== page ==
Eight small wells are for paint squeezed from the tube. 12 large wells are for mixing colors together with lots of water.  LOTS OF WATER is the key to painting with watercolors.

I have seen people use white plastic plates as palettes. This could work, but would be awkward and get expensive. Without separate wells to mix colors, you would going through plates quickly.


Postcard Painting Inspiration
Create Your Own Experimental Watercolor Palette and Paint Along>

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Large Scale Abstract Floral Landscape Paintings Sprout After 30 Years Dormant

Large Scale Abstract Floral Landscapes

Blooming Essence Regenerated in Mixed Media Paintings

As a young artist, I painted large scale abstract floral landscapes  What most people don’t know about me is that I created multiple panel murals ~ large scale pastels, 40 x 60 inches side by side. Installed in banks, hospitals, resorts, corporations, universities and private residences, they won me recognition early in my career.  I stopped painting them the summer I turned thirty.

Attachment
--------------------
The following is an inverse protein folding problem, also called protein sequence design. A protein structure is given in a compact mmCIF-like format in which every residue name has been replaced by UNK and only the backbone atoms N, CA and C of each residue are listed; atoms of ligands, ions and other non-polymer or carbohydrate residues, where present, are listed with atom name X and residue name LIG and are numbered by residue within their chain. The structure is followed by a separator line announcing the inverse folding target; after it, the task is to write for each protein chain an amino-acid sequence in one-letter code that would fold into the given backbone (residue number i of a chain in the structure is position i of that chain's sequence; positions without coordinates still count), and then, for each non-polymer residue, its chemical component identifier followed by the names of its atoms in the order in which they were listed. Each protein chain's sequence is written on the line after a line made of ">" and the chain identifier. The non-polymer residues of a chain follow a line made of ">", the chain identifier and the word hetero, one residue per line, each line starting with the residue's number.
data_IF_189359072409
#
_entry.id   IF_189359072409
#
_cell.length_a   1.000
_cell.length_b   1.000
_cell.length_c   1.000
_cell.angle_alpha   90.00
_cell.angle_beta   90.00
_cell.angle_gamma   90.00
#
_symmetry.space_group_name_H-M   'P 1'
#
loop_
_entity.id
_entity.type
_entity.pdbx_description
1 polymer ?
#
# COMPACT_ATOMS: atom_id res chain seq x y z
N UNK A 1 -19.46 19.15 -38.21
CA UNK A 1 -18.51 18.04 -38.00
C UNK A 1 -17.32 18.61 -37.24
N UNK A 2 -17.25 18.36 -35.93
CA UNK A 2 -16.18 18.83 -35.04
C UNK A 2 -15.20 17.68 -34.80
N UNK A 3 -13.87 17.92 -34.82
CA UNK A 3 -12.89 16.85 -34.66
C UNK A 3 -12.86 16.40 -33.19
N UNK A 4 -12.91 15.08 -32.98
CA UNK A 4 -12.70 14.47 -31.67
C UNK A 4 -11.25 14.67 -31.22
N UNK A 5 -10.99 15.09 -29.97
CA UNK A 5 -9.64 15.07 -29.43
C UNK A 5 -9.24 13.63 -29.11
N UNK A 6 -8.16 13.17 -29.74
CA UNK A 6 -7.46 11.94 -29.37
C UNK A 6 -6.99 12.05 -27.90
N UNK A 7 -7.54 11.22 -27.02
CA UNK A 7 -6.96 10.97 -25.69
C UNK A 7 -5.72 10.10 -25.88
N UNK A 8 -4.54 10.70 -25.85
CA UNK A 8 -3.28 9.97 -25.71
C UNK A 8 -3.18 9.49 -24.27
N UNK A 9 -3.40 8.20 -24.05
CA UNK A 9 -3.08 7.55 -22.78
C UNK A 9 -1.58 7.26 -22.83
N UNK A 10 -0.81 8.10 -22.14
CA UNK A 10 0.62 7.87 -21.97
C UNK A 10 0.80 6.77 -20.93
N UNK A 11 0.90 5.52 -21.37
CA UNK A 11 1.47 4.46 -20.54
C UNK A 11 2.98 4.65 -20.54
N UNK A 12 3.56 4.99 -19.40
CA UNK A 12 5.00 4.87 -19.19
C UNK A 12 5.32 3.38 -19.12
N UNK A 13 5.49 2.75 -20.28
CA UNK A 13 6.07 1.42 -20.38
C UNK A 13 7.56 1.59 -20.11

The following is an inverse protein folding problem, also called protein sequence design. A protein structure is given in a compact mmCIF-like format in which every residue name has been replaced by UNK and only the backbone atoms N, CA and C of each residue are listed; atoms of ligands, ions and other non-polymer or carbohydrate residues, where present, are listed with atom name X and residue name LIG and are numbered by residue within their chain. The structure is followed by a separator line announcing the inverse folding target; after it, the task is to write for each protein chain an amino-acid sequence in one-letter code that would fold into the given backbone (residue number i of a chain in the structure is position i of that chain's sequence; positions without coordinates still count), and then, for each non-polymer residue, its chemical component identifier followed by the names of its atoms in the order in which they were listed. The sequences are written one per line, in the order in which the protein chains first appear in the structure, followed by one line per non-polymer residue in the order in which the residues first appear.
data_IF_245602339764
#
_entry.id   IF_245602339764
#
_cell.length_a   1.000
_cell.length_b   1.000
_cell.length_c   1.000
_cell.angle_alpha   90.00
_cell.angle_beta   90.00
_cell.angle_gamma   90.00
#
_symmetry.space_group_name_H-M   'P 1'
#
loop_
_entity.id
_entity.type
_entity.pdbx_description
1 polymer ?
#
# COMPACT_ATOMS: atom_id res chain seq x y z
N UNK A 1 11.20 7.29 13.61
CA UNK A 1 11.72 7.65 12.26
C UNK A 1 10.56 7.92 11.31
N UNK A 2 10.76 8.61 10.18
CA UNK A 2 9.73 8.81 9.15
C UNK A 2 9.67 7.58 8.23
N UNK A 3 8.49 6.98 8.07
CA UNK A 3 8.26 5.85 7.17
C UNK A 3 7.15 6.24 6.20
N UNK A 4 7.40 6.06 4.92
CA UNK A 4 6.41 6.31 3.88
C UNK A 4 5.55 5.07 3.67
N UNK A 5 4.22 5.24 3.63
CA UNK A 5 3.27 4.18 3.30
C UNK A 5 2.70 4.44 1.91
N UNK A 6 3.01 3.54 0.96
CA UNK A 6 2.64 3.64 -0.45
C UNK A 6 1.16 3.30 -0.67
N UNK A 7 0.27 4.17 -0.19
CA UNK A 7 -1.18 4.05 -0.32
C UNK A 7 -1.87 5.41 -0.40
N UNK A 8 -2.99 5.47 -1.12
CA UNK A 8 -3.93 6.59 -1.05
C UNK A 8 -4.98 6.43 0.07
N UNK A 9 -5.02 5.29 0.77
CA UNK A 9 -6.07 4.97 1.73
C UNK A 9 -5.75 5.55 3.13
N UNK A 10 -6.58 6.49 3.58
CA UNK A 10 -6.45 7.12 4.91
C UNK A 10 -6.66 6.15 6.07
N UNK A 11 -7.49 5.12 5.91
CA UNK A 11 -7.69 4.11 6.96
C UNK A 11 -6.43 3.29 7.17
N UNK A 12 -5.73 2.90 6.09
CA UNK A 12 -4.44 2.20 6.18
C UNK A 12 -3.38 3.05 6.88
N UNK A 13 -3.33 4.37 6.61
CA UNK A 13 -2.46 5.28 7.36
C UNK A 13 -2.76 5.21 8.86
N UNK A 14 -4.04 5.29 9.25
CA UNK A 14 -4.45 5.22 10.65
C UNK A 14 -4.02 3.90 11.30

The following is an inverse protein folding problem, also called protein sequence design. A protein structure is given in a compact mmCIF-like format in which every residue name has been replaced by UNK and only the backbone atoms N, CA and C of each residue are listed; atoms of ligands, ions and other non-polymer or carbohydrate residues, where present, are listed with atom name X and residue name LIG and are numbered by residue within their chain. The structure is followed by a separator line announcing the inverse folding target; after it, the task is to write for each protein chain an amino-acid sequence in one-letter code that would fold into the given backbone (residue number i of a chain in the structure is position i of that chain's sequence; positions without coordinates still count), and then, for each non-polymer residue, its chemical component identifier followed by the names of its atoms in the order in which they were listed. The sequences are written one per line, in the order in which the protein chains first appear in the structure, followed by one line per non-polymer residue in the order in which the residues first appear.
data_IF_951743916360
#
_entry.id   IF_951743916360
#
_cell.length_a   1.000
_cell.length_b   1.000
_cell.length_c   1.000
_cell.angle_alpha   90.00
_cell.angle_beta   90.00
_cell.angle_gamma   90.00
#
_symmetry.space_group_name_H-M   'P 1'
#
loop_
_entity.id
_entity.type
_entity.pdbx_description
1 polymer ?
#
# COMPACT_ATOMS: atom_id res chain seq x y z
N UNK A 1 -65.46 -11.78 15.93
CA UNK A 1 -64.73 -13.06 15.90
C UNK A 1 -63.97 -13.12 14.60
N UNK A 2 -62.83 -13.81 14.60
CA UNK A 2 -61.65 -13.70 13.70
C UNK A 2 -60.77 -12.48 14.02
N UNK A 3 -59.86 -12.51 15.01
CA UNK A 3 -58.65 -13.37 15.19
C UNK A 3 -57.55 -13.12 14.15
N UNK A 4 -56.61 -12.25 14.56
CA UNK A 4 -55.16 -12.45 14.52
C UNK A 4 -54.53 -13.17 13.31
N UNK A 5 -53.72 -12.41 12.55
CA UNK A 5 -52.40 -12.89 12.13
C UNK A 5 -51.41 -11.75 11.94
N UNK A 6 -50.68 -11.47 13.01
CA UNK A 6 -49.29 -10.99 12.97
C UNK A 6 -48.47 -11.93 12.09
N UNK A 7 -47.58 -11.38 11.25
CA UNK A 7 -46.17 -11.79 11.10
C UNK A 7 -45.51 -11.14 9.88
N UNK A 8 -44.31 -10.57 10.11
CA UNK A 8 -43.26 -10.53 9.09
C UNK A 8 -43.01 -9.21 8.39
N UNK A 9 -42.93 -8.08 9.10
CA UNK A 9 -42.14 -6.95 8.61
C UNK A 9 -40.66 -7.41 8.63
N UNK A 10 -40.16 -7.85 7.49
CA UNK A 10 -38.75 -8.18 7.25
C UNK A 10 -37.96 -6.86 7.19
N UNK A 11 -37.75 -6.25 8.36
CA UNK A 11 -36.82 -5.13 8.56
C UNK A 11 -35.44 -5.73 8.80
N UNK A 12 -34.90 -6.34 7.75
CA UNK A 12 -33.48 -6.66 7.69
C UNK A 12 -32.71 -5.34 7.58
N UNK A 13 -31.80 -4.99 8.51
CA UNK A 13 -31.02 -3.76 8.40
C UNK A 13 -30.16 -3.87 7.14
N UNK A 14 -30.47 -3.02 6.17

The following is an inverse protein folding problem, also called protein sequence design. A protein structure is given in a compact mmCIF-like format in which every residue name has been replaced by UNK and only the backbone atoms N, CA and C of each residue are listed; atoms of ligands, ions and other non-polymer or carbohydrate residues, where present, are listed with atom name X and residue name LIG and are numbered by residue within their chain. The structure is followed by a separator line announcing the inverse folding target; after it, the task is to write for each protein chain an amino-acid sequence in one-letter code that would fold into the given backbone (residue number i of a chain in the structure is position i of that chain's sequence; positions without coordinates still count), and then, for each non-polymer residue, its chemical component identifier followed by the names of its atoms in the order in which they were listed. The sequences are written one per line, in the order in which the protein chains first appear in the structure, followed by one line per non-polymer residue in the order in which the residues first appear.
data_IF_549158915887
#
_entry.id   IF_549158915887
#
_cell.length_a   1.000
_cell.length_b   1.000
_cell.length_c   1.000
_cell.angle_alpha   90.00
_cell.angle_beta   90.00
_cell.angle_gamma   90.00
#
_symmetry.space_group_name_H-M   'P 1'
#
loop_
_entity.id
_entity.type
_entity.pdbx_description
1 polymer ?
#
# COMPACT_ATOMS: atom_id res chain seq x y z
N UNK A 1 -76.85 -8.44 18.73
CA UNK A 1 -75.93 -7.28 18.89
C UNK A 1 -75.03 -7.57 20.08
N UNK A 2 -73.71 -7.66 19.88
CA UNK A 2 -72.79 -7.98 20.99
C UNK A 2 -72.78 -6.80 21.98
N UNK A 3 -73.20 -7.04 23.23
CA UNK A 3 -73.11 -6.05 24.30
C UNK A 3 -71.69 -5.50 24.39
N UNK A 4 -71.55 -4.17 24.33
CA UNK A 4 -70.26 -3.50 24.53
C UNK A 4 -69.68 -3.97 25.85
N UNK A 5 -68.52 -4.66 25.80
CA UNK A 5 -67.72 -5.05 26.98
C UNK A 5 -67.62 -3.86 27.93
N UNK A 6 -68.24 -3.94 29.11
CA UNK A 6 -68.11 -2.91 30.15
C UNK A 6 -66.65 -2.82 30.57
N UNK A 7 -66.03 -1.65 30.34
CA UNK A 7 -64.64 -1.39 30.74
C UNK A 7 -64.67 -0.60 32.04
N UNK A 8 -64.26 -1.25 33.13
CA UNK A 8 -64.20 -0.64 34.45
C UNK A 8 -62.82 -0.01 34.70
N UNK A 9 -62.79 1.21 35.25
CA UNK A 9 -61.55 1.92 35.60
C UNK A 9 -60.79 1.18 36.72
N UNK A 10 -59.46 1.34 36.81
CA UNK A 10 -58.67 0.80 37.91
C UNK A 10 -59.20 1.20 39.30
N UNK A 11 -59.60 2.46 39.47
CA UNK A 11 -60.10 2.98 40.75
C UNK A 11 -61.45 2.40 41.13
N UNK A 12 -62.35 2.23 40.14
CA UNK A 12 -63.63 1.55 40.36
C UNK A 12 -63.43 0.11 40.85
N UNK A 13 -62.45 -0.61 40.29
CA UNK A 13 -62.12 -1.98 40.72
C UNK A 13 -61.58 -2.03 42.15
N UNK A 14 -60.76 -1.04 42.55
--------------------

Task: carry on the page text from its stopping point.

I’ve been working on my book ~ my healing story, why I stopped and how I found my creative voice again. In four weeks I leave for Tuscany. The book has to be finished before I pack. My editor returned the manuscript Friday. “Not much left,” she said. “You’ll be able to finish. You just need a few more details and an ending.”

This morning I wrote the details of my first hours in France. That’s when I began to feel it . . .

The urge to paint was overwhelming.

A watercolor postcard I painted two years ago beckoned me loud and clear.

Hollyhock Series Came to Life in my Studio This Afternoon

FRANCE July 28, 2013 ~ Two years ago today

experimental watercolors
HOLLYHOCK DREAM watercolor postcard

Surrounded by blooming hollyhocks the garden at Mas d’Ariveux felt like a dream. A hideaway where a soul could forget ~ or remember herself ~ in a heart beat,